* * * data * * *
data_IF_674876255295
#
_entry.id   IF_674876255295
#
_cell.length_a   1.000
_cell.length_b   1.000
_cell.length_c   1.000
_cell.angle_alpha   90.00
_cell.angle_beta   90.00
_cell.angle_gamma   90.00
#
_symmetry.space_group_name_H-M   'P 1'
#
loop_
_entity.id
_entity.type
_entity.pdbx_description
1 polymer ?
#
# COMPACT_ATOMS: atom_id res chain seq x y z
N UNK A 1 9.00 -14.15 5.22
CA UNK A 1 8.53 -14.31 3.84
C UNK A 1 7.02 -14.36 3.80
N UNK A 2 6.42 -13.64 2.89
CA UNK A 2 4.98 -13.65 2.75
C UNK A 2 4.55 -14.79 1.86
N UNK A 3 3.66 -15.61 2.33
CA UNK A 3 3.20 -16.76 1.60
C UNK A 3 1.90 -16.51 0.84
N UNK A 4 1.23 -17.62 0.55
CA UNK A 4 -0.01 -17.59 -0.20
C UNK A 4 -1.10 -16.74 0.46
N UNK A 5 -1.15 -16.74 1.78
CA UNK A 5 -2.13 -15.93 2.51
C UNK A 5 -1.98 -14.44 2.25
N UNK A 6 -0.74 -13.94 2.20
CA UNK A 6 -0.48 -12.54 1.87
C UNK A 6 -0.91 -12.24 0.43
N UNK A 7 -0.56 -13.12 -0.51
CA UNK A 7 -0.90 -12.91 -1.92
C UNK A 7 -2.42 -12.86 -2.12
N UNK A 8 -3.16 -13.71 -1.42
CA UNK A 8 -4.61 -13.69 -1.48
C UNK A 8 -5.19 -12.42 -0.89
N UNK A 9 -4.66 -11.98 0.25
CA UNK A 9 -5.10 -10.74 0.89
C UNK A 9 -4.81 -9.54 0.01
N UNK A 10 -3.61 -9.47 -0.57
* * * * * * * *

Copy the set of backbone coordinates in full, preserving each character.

data_IF_674876255295
#
_entry.id   IF_674876255295
#
_cell.length_a   1.000
_cell.length_b   1.000
_cell.length_c   1.000
_cell.angle_alpha   90.00
_cell.angle_beta   90.00
_cell.angle_gamma   90.00
#
_symmetry.space_group_name_H-M   'P 1'
#
loop_
_entity.id
_entity.type
_entity.pdbx_description
1 polymer ?
#
# COMPACT_ATOMS: atom_id res chain seq x y z
N UNK A 1 9.00 -14.15 5.22
CA UNK A 1 8.53 -14.31 3.84
C UNK A 1 7.02 -14.36 3.80
N UNK A 2 6.42 -13.64 2.89
CA UNK A 2 4.98 -13.65 2.75
C UNK A 2 4.55 -14.79 1.86
N UNK A 3 3.66 -15.61 2.33
CA UNK A 3 3.20 -16.76 1.60
C UNK A 3 1.90 -16.51 0.84
N UNK A 4 1.23 -17.62 0.55
CA UNK A 4 -0.01 -17.59 -0.20
C UNK A 4 -1.10 -16.74 0.46
N UNK A 5 -1.15 -16.74 1.78
CA UNK A 5 -2.13 -15.93 2.51
C UNK A 5 -1.98 -14.44 2.25
N UNK A 6 -0.74 -13.94 2.20
CA UNK A 6 -0.48 -12.54 1.87
C UNK A 6 -0.91 -12.24 0.43
N UNK A 7 -0.56 -13.12 -0.51
CA UNK A 7 -0.90 -12.91 -1.92
C UNK A 7 -2.42 -12.86 -2.12
N UNK A 8 -3.16 -13.71 -1.42
CA UNK A 8 -4.61 -13.69 -1.48
C UNK A 8 -5.19 -12.42 -0.89
N UNK A 9 -4.66 -11.98 0.25
CA UNK A 9 -5.10 -10.74 0.89
C UNK A 9 -4.81 -9.54 0.01
N UNK A 10 -3.61 -9.47 -0.57